There are too many styles and brands to make specific recommendations. Unless you know you want a skinning/gutting knife, a drop point or a clip point. A four inch long blade is a good length for most uses. Gut hooksare not absolutely necessary, but they do make gutting easier (see the gutting page here). They are often added to the opposite side of the knife blade, or as an extra blade. Here's one that I would like to add to my selection (I need another knife like I need a hole in the head):
You can't have too many knives, in my opinion. Serrated edges need to be sent in for sharpening, but these edges work great on partially frozen meat and we like to grind meat in a near frozen state.
Anyone will like a folding type blade. Some people will tolerate the overall length of a non-folding blade and may even prefer it. Not I, however.
There area some multi tools that are specific to rifle and archery. A guest contributor provided a thorough page on those tools here.
SureFire makes a great headlamp. This is most often an early morning or camp tool, but can become a survival instrument. Quality can become vital. You can’t go wrong with a Sure-Fire flashlight for general purposes.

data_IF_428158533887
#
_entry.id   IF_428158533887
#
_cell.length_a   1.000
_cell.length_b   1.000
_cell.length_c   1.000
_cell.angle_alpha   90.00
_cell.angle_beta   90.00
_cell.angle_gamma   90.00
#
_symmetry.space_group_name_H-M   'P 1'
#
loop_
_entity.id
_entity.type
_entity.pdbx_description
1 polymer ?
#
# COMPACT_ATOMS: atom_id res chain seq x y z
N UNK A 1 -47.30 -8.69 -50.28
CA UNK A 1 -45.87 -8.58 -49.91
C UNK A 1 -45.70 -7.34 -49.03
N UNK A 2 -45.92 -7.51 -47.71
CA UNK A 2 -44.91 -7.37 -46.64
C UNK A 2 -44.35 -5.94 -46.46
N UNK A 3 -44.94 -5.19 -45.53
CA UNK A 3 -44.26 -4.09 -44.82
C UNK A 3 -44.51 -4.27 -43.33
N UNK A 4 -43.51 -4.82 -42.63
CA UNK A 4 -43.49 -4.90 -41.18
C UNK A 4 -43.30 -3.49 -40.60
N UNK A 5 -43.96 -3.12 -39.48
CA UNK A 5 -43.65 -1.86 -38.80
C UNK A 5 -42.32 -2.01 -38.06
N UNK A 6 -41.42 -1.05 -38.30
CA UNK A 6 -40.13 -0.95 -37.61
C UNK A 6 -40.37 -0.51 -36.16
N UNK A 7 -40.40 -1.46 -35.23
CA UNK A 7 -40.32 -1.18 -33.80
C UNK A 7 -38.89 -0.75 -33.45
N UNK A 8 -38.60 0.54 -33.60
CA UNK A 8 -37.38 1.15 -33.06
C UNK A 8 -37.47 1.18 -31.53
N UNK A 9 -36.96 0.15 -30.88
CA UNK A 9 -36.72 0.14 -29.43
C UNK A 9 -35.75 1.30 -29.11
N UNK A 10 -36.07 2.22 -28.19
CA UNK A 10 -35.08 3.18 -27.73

For tracking a wounded animal after dark the Primos Bloodhunter Blood Trailing Flashlight serves a completely different need and might be very useful some night after a late afternoon kill.
At least a day pack is a vital piece of survival and functional hunting gear. The Badlands Superday Pack is a very popular pack among hunters. We’ve bought a few cheap packs. They sit in the basement. An $80-100 price tag is the low end of something of quality for backpacks that make good additions to the elk hunting gear list. Badlands packs are more expensive, but worth it.